Fast forward to the poor, beleaguered CAB 2011 – who have just discovered that, despite all the guff about spending cuts not affecting front line services (etc etc) and the recent announcement that there would be 27m allocated for ‘face to face debt service’, funding’s being cut anyway.

Here’s a very recent little snippet, presumably delivered with pride (real or imagined, I guess it seemed sincere) and delivered with good intentions that does, in fact, mean absolutely nothing in the face of local governments cutting back on CAB funding:

“It’s vitally important that everyone has access to free debt advice, and I am pleased to announce that the Department for Business will provide the £27 million necessary to maintain the programme of face-to-face debt advice” – Vince Cable, Secretary of State for Business, Feb 2011

Oh … ok.

So let’s see. Gov Inc said that they wouldn’t cut funding for front line services. But they have. Gov Inc said that they wouldn’t allow bank bosses to pay themselves bonuses that exceeded £2000. But they have.

Gov Inc said they would be abolishing around 200 quangos as a means of saving money. But they haven’t. Crikey. In debt? Facing a house repossession? Worried about the future, your career, your prospects?

So long as you don’t expect Gov Inc to actually help you, so long as you realise that lip service is all you’re ever going to get, all will be well. Not for you. Not for me. But at least those at the top, that don’t need help, that already live in a manner to which most of us don’t even have the time to dream about, will be alright Jack.

You are on your own. Don’t say no one told you.

National Debt And House Repossessions Go Hand In Glove

In the final quarter of 2010, house repossessions levelled out at around 7,900 for the closing period. That’s a drop of around 11% on the previous quarter. Good news. However – if the planned cuts as per the coalition manifesto go ahead it’s unlikely that the numbers will continue on the downward trend.

According to the economics and financial experts – the guys and gals that spend their days watching and analysing various markets, national and global spending and determining mid-term predictions – if inflation kicks in right alongside the spending cuts, more repossessed houses could well be on the cards.

The fact is that inflation will have to rise again at some point. As of today (Feb 14th) the inflation rate remained unchanged at 0.50%. However the likelihood of that staying as is was always an unlikely prospect. In many ways, enjoying a successive 23 months of ‘no change’ – whilst welcome – it’s also beginning to feel a little … frightening.

Of those among us that haven’t yet hit the financial wall – the coming year is going to be nothing short of a trial. Just because we haven’t hit it doesn’t mean we won’t with the slightest tip of the scales. Judging on the coalition’s spending cuts (that are now underway) and the likelihood of a rise in unemployment for those hit by the cuts – the future certainly isn’t orange.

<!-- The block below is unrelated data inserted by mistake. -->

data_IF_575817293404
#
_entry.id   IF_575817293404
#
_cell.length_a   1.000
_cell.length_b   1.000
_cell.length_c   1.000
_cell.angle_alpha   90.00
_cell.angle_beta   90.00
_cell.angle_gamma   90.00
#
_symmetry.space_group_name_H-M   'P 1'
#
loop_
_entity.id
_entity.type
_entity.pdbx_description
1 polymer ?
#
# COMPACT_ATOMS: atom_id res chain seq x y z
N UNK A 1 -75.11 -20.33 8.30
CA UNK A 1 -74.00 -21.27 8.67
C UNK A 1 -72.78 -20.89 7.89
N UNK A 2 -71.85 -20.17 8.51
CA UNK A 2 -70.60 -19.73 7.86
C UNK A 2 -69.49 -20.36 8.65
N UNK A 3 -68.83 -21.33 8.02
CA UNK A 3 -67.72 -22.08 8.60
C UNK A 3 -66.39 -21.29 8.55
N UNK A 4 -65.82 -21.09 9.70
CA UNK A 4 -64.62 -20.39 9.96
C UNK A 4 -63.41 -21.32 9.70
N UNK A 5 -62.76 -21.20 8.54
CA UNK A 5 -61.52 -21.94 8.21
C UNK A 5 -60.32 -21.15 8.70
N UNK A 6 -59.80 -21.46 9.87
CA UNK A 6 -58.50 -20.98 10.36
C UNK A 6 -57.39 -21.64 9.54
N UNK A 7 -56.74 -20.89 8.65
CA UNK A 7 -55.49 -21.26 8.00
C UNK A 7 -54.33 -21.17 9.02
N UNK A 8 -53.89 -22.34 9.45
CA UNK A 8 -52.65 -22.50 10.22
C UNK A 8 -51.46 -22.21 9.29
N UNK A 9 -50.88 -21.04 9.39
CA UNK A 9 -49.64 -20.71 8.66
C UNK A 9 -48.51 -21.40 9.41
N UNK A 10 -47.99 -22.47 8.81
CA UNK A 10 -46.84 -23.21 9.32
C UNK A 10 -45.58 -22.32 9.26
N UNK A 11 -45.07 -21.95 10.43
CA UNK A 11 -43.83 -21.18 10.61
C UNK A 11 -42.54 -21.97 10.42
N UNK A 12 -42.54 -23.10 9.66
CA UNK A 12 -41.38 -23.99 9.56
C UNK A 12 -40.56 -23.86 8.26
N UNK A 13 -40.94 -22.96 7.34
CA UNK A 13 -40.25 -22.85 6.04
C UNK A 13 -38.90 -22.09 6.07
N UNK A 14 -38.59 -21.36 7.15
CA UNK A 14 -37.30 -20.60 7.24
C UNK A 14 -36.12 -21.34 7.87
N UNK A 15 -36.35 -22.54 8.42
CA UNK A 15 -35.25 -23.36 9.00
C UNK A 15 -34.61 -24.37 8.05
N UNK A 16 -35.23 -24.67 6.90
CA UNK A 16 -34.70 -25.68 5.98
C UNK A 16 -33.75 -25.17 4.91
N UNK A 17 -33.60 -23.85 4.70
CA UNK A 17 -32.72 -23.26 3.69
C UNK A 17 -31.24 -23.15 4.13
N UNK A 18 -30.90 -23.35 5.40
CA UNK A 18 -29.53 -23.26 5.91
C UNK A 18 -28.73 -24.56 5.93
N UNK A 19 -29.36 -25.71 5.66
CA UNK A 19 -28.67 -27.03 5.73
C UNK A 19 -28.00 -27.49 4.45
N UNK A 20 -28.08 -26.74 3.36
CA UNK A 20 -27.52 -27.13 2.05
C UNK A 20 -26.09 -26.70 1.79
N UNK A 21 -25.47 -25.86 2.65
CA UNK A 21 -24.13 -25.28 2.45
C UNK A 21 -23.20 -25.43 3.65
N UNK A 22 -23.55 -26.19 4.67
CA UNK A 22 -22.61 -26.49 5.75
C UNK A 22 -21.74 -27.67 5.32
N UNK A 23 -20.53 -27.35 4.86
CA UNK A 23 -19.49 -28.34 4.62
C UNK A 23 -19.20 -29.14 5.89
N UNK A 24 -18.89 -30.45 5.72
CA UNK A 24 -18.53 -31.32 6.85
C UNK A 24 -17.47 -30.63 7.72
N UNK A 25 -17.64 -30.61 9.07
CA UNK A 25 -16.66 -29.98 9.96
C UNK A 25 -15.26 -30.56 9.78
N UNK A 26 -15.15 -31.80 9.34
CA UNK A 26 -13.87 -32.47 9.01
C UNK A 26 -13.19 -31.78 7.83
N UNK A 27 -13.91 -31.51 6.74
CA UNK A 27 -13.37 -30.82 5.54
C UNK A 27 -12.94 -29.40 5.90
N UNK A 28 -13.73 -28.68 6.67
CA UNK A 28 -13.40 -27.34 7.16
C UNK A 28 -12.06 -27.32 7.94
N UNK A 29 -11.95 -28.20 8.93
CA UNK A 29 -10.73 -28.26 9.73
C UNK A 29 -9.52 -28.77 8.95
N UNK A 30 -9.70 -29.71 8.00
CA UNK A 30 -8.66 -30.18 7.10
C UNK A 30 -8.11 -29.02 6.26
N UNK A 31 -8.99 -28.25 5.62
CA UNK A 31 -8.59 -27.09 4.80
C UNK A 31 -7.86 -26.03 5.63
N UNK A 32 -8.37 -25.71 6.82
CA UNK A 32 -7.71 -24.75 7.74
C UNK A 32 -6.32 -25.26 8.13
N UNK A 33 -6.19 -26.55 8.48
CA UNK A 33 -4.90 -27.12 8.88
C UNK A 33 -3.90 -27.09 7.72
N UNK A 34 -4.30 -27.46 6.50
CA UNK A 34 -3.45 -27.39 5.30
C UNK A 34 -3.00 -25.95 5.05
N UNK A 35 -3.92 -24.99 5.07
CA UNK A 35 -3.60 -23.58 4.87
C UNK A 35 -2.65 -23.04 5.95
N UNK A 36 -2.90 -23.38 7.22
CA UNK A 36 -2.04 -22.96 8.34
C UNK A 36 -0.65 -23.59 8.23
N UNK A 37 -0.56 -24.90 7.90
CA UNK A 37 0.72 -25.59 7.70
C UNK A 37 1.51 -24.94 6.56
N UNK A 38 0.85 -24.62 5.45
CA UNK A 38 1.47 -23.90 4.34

Between what Gov Inc have in store for the UK as a whole, the proposed Big Society (getting off to a great start with Liverpool already backing out of being one of four targeted areas to spearhead the campaign) and the potential for more price hikes, pay freezes and benefits cuts the future of the ordinary working man (and woman) is looking ever narrower.

National and consumer debt is spiralling out of control – currently climbing above and beyond the really scary and likely to morph into the super scary in the next couple of years: 65% GDP as of now – predicted to rise to 79% by 2014 at the current spending rate.

Explaining national debt would make for a really long article and right now is not the time but – the biggest cause of debt in the UK is how our government spend our money. Labour doubled our national debt from 40% in 1997 up to the predicted forecast of 2014.

Unless the coalition stops spending and starts repaying the whole country will eventually go bankrupt. This kind of puts our position as the man at the bottom of the pile into perspective. If Gov Inc raise (nay – demand) ‘x’ amount in taxes – and yet spends double that amount – the money comes from investors.

In 2009/2010 £496.1 billion was raised from taxing the British population. The government spent £671.4 billion. That’s an overspend of £175.3 billion. 2011 isn’t going to get any brighter. So – can we expect to feel the strain even more – will there be rise in house repossessions, despite persistent statements from the experts to the contrary?